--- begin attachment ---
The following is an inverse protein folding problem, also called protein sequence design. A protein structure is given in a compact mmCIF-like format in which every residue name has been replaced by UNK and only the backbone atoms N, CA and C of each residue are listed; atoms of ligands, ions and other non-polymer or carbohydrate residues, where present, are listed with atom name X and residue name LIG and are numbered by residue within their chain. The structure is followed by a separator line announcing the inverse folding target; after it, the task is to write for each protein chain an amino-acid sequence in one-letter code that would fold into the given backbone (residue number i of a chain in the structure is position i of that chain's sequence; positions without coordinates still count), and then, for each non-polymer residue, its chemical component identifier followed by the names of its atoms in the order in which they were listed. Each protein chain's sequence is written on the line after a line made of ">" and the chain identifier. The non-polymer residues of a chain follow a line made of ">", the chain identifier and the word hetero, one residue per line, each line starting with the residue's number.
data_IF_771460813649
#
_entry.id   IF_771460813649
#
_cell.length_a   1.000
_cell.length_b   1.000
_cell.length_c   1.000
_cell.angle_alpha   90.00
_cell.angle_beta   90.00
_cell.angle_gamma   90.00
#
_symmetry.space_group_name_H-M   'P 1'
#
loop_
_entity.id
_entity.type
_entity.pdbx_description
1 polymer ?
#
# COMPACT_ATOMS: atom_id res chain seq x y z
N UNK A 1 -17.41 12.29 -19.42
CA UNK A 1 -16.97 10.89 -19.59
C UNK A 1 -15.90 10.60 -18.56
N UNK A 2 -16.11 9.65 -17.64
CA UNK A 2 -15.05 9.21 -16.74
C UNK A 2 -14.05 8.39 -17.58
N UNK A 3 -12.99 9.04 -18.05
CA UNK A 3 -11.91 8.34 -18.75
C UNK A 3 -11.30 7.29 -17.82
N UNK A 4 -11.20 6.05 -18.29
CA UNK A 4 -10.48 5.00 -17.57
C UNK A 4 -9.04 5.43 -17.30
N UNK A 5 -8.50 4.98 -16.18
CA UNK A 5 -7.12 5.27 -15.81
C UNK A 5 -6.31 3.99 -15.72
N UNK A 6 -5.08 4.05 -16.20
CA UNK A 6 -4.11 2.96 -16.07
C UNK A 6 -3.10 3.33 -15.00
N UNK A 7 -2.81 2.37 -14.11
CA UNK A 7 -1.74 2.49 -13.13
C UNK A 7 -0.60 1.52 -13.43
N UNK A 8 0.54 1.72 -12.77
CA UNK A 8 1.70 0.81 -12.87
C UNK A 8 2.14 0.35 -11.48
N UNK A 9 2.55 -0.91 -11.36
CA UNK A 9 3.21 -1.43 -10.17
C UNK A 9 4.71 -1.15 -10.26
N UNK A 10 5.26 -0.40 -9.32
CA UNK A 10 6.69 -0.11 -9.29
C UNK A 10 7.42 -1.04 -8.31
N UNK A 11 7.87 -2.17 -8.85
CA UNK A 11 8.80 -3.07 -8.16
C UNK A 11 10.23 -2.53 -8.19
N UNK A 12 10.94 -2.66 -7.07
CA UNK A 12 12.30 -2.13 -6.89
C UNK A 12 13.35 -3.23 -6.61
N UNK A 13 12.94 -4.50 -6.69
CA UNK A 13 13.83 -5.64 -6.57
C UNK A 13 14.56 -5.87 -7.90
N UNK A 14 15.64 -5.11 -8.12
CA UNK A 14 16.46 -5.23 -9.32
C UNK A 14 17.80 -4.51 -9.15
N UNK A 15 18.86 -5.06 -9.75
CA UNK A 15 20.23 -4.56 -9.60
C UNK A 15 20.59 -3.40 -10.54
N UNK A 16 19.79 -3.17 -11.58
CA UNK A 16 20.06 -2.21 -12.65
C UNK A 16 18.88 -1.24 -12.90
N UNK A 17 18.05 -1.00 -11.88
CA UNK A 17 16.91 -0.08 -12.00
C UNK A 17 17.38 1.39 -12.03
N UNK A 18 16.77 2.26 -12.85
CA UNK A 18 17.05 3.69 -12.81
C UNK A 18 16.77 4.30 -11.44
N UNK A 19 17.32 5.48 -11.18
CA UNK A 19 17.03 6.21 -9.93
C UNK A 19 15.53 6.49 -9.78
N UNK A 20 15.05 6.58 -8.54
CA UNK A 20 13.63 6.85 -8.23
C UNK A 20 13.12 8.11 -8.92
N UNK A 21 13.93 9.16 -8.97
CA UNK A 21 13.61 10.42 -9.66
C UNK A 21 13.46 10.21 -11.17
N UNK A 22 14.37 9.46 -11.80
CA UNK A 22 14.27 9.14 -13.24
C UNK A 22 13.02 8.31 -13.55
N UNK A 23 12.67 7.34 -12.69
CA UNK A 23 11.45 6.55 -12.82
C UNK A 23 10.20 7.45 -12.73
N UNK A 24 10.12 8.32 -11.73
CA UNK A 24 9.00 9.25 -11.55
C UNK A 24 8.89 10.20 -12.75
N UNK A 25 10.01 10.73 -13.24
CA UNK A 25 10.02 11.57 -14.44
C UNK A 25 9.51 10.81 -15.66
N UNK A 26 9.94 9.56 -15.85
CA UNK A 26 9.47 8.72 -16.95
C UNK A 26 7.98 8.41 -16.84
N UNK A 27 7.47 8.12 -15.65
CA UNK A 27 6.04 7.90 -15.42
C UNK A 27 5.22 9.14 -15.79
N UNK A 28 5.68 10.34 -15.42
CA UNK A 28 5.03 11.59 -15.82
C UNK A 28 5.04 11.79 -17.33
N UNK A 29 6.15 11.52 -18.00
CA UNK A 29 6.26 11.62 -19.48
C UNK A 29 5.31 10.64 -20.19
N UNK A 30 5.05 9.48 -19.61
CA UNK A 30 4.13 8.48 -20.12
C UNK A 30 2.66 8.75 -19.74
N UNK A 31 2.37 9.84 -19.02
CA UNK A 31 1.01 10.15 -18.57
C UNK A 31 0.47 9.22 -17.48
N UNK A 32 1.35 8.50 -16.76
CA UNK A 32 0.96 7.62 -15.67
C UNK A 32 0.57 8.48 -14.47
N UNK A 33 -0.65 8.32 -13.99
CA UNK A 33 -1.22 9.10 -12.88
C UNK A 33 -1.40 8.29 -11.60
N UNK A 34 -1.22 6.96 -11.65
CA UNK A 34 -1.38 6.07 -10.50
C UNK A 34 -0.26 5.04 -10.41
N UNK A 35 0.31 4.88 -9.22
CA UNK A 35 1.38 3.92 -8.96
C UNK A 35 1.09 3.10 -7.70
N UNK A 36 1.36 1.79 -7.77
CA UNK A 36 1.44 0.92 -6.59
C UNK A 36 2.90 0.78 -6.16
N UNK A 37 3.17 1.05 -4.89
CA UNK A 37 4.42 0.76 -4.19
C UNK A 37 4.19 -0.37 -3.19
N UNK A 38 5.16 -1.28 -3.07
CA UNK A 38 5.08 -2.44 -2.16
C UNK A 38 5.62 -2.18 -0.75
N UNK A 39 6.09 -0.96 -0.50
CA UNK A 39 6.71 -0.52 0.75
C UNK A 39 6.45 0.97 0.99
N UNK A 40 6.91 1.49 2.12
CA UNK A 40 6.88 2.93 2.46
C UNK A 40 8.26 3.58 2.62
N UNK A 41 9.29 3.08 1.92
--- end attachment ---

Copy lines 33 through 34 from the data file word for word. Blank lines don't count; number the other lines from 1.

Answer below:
C UNK A 4 -9.04 5.43 -17.30
N UNK A 5 -8.50 4.98 -16.18